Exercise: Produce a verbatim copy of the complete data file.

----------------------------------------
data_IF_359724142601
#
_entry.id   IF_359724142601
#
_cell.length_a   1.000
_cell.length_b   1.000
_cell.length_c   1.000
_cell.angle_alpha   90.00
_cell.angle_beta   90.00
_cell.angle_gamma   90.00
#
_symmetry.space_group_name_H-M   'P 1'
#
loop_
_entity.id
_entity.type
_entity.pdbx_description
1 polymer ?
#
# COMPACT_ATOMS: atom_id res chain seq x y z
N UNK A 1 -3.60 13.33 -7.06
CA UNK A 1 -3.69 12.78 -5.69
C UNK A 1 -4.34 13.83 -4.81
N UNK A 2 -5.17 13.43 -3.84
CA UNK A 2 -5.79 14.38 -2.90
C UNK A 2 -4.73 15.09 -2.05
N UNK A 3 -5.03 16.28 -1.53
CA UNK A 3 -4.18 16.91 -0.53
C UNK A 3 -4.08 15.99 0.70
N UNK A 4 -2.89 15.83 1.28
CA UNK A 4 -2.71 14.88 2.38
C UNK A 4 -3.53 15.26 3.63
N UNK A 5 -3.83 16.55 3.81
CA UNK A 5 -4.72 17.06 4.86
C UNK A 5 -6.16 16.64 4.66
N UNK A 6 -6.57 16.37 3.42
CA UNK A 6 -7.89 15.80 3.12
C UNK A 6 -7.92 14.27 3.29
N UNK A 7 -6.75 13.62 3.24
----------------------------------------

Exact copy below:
data_IF_359724142601
#
_entry.id   IF_359724142601
#
_cell.length_a   1.000
_cell.length_b   1.000
_cell.length_c   1.000
_cell.angle_alpha   90.00
_cell.angle_beta   90.00
_cell.angle_gamma   90.00
#
_symmetry.space_group_name_H-M   'P 1'
#
loop_
_entity.id
_entity.type
_entity.pdbx_description
1 polymer ?
#
# COMPACT_ATOMS: atom_id res chain seq x y z
N UNK A 1 -3.60 13.33 -7.06
CA UNK A 1 -3.69 12.78 -5.69
C UNK A 1 -4.34 13.83 -4.81
N UNK A 2 -5.17 13.43 -3.84
CA UNK A 2 -5.79 14.38 -2.90
C UNK A 2 -4.73 15.09 -2.05
N UNK A 3 -5.03 16.28 -1.53
CA UNK A 3 -4.18 16.91 -0.53
C UNK A 3 -4.08 15.99 0.70
N UNK A 4 -2.89 15.83 1.28
CA UNK A 4 -2.71 14.88 2.38
C UNK A 4 -3.53 15.26 3.63
N UNK A 5 -3.83 16.55 3.81
CA UNK A 5 -4.72 17.06 4.86
C UNK A 5 -6.16 16.64 4.66
N UNK A 6 -6.57 16.37 3.42
CA UNK A 6 -7.89 15.80 3.12
C UNK A 6 -7.92 14.27 3.29
N UNK A 7 -6.75 13.62 3.24